It was not my intent to outsource my medical care to Honduras. Actually, the trip was to visit our niece, a Peace Corps volunteer. The itinerary was well planned with stops in the mountains and the beaches. Hotels and a jeep were reserved. The Copan Mayan ruins had long been a desired destination. My sister-in-law from New York City and our son joined my husband and me and we were ready for the adventure.
Susanna was there to greet us at the airport in Tegucigalpa and to regale us with her stories of life in the Peace Corps. She casually described the weirdness she lived with every day, including the damage machete knives can do to sugar cane and people. Gently, we changed the subject to food.
The next day, we drove to Susanna’s small town of Villa de San Antonio. She led us on a walking tour and introduced the workers at the town orphanage. Several Europeans volunteers were working with these beautiful children. We also explored the teen center where Susanna worked.
The tour ended at a friend’s home who was celebrating a birthday that evening. The house was bursting with people and food but I wasn’t hungry. Early in the evening, I excused myself to return to Susannah’s house. It was then my physician husband knew something was wrong. His exam and questions led to only one diagnosis – I had appendicitis. It was 9 p.m. and we were in a small village in Honduras.
An interesting discussion ensued on the next step. Susanna called the Peace Corps which had two suggestions. In a nearby town, there were Cuban doctors and a small hospital. Cuba has well trained physicians which they have shared throughout Central America and you are considered fortunate to have one. The other suggestion was to return to the capital, Tegucigalpa We hesitated. ALL of our guide books and EVERY person we talked to echoed the same mantra, DO NOT DRIVE IN HONDURAS AT NIGHT. Bandits were known to appear suddenly. We decided to take the chance and entered the dark road to the capital.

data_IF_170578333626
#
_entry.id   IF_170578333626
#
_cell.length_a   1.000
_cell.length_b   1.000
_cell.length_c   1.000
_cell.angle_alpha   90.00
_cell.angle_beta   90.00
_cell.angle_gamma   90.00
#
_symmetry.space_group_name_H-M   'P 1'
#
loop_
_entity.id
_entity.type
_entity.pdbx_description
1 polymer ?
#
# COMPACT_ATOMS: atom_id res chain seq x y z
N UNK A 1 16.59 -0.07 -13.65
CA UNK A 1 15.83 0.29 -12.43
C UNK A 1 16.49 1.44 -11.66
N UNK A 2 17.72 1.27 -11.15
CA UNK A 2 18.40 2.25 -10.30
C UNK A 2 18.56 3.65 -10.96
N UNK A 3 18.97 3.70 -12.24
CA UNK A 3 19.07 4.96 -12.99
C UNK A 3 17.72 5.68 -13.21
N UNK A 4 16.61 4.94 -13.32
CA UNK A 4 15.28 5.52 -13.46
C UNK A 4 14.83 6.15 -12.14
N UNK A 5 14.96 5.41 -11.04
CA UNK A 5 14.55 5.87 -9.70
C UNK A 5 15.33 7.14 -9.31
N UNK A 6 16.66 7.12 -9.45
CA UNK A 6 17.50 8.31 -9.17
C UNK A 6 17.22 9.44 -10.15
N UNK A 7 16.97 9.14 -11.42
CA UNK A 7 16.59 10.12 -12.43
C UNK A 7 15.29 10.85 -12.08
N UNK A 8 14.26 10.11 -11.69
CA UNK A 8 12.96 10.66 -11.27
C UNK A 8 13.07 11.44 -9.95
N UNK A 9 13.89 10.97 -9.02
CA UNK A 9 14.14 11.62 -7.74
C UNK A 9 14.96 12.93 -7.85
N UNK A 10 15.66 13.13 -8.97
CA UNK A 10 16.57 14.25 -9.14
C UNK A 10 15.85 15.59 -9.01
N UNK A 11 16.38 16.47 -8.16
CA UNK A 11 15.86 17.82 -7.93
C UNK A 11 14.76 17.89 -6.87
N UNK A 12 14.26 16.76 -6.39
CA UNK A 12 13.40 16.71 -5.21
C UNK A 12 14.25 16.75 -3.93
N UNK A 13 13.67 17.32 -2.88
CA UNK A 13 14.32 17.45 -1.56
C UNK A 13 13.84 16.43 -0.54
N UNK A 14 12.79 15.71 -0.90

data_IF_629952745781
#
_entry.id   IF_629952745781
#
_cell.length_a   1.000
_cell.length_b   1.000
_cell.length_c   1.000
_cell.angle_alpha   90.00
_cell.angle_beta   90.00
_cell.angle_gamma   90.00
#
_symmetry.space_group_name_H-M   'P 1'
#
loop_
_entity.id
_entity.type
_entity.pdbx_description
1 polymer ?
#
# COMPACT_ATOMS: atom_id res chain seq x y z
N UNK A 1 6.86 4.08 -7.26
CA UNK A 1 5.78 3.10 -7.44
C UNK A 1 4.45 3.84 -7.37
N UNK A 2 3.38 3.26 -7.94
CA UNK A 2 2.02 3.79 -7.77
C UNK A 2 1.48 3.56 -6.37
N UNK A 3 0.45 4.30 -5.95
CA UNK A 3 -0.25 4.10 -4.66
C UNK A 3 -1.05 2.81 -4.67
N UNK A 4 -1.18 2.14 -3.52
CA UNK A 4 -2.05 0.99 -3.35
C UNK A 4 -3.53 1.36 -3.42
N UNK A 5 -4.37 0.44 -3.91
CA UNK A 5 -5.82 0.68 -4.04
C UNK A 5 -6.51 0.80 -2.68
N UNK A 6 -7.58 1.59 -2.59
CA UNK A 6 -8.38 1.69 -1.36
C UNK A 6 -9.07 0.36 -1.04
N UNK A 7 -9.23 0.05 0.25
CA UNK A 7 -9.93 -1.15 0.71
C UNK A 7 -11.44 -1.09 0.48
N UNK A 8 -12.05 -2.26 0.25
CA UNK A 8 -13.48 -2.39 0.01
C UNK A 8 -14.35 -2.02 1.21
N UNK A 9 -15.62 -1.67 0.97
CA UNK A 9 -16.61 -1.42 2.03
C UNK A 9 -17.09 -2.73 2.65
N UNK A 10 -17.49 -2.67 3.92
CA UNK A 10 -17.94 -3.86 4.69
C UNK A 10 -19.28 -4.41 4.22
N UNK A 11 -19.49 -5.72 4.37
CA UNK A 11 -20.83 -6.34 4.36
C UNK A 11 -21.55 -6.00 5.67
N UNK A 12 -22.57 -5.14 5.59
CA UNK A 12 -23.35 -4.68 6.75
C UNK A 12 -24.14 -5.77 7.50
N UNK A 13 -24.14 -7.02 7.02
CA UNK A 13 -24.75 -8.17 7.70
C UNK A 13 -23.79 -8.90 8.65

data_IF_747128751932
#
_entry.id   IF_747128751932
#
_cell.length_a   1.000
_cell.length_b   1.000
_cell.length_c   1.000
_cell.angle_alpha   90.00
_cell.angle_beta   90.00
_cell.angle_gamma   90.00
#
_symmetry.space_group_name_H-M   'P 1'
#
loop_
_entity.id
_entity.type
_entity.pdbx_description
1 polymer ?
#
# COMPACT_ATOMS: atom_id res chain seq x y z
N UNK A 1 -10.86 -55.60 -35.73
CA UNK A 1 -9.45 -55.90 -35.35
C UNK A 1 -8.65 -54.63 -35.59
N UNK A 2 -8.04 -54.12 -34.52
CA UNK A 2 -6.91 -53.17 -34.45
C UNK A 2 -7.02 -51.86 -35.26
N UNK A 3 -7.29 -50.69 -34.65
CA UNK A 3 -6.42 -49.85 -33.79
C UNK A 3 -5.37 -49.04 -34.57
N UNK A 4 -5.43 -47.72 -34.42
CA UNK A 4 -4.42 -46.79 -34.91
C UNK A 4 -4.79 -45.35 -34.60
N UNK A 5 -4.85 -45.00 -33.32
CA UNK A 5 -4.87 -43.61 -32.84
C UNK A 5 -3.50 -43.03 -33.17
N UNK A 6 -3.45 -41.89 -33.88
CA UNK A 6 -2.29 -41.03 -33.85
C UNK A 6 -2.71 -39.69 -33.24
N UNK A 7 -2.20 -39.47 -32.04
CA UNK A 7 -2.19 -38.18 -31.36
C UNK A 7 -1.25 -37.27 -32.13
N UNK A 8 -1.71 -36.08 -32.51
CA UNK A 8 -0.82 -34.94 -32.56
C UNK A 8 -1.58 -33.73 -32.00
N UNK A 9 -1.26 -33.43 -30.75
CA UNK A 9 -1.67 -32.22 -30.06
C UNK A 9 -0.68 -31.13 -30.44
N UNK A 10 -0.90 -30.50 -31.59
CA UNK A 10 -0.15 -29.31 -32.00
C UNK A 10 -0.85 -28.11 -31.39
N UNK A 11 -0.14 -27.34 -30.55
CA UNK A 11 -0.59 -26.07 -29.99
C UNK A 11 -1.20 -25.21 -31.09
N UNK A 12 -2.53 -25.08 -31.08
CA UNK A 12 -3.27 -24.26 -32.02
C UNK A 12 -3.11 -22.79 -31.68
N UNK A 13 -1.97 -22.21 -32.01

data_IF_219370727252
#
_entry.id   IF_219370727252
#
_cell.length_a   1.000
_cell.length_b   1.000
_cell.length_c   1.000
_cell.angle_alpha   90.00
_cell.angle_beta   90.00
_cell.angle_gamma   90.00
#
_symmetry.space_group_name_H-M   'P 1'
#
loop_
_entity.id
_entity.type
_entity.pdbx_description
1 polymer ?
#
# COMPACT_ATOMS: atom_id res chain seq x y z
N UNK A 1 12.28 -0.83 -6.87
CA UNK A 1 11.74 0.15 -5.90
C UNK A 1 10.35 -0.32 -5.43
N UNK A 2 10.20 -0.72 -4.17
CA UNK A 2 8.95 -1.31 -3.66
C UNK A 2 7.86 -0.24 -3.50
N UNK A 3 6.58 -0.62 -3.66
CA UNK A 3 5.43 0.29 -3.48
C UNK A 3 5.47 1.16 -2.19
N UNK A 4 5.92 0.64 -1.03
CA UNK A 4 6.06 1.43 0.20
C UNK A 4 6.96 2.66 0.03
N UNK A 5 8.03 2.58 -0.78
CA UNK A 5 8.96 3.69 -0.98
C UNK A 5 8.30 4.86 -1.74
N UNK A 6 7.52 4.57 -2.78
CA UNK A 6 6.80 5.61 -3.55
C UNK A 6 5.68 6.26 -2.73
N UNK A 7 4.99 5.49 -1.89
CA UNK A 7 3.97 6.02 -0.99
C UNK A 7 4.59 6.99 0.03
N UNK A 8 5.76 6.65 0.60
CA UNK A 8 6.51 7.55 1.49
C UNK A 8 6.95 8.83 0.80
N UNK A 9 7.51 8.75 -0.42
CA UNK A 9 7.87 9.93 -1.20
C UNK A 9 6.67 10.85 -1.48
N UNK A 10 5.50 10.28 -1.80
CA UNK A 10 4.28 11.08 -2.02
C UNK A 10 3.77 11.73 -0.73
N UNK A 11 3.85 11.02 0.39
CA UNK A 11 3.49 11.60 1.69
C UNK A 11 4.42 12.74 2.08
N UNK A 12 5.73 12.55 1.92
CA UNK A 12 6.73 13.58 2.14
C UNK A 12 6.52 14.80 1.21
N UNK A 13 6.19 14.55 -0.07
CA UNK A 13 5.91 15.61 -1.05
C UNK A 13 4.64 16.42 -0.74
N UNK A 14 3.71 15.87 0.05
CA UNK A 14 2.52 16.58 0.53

The good news is that everyone there avoids driving at night and no one was on the road except an occasional cow. We arrived in Tegucigalpa in record time with no idea where the recommended hospital was. And there are literally no street signs. A taxi had paused at a service station and we stopped to ask his assistance. He agreed to lead us to the hospital. (Susanna tried to bargain the price with him until we told her we could spring for the 50 cents she was trying to save us!) Off we sped to the “Honduran Medical Center”, a lovely, clean, modern hospital with an armed guard at its entrance and no one in its emergency room. Soon Dr. Herbert Lopez arrived in his leather jacket, clearly surprised to have me as a patient. “Que barbaridad” was his response to my situation. Two hours later, the surgery began with two surgeons and an anesthesiologist. I woke up in my own private room without an appendix but with a relieved husband at my side.
If Spanish weren’t being spoken, it could have been a room in any modern American hospital. The cable TV carried the Mavericks game. When a male nurse entered, he stopped to comment on the still unfortunate trade of Steve Nash by the Mavericks and admitted that his favorite team was the Boston Celtics. There were some quirks. The phone rang with calls from strangers asking for certain patient’s rooms. Some were not too friendly as I explained I was a patient, too, and had no idea where their patient was. Now, I was indeed fortunate to have a Spanish speaking physician husband, especially on some of the recovery decisions. But the doctors and hospital staff provided very considerate care. Dr. Lopez even offered to write a letter confirming I needed four weeks to recover.
The trip was, obviously, cut short. After a couple of days recovering at Leslie’s Place, a pleasant bed and breakfast, we returned home. http://www.dormir.com/But there were some positives. My sister-in-law swears she was saved from dengue fever since we never had to spend the night in rural Honduras. AND the hospital accepted Blue Cross/Blue Shield insurance. They should have been happy to pay the bill. Compared to U.S. prices, the company saved at least $3,000. But the Copan Mayan ruins remain unseen and we’ll just have to try again. So, until the next column, remember to always carry your insurance card!
2 Responses to “Unintentional Medical Tourism”
Leave a Reply